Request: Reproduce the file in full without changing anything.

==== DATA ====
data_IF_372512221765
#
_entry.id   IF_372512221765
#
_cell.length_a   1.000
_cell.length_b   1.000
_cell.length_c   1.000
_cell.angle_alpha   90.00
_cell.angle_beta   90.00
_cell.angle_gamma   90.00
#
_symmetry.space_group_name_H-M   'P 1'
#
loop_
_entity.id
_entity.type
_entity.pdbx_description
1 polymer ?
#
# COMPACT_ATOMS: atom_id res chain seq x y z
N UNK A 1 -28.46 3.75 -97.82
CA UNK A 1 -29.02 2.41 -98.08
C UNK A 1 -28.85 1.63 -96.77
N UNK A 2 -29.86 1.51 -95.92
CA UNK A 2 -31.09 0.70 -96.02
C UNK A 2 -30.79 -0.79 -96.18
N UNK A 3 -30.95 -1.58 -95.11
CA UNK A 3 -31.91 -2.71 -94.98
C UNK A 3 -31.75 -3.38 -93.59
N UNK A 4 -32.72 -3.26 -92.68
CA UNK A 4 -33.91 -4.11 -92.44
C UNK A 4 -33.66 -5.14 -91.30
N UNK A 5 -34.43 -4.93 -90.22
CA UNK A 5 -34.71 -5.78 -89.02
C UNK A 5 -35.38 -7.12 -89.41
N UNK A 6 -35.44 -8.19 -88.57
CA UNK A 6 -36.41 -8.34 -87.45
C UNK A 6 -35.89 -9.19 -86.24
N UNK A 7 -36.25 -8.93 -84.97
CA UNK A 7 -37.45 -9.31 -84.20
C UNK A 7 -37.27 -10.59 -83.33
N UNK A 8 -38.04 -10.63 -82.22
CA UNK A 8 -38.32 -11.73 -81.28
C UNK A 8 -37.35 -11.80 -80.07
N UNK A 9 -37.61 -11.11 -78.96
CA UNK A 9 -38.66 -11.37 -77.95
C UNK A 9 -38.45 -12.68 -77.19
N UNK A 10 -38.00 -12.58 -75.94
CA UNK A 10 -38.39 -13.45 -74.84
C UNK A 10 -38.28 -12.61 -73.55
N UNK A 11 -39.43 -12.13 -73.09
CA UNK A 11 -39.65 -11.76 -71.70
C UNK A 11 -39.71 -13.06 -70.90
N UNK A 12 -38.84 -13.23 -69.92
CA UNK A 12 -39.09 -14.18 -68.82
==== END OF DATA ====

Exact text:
data_IF_372512221765
#
_entry.id   IF_372512221765
#
_cell.length_a   1.000
_cell.length_b   1.000
_cell.length_c   1.000
_cell.angle_alpha   90.00
_cell.angle_beta   90.00
_cell.angle_gamma   90.00
#
_symmetry.space_group_name_H-M   'P 1'
#
loop_
_entity.id
_entity.type
_entity.pdbx_description
1 polymer ?
#
# COMPACT_ATOMS: atom_id res chain seq x y z
N UNK A 1 -28.46 3.75 -97.82
CA UNK A 1 -29.02 2.41 -98.08
C UNK A 1 -28.85 1.63 -96.77
N UNK A 2 -29.86 1.51 -95.92
CA UNK A 2 -31.09 0.70 -96.02
C UNK A 2 -30.79 -0.79 -96.18
N UNK A 3 -30.95 -1.58 -95.11
CA UNK A 3 -31.91 -2.71 -94.98
C UNK A 3 -31.75 -3.38 -93.59
N UNK A 4 -32.72 -3.26 -92.68
CA UNK A 4 -33.91 -4.11 -92.44
C UNK A 4 -33.66 -5.14 -91.30
N UNK A 5 -34.43 -4.93 -90.22
CA UNK A 5 -34.71 -5.78 -89.02
C UNK A 5 -35.38 -7.12 -89.41
N UNK A 6 -35.44 -8.19 -88.57
CA UNK A 6 -36.41 -8.34 -87.45
C UNK A 6 -35.89 -9.19 -86.24
N UNK A 7 -36.25 -8.93 -84.97
CA UNK A 7 -37.45 -9.31 -84.20
C UNK A 7 -37.27 -10.59 -83.33
N UNK A 8 -38.04 -10.63 -82.22
CA UNK A 8 -38.32 -11.73 -81.28
C UNK A 8 -37.35 -11.80 -80.07
N UNK A 9 -37.61 -11.11 -78.96
CA UNK A 9 -38.66 -11.37 -77.95
C UNK A 9 -38.45 -12.68 -77.19
N UNK A 10 -38.00 -12.58 -75.94
CA UNK A 10 -38.39 -13.45 -74.84
C UNK A 10 -38.28 -12.61 -73.55
N UNK A 11 -39.43 -12.13 -73.09
CA UNK A 11 -39.65 -11.76 -71.70
C UNK A 11 -39.71 -13.06 -70.90
N UNK A 12 -38.84 -13.23 -69.92
CA UNK A 12 -39.09 -14.18 -68.82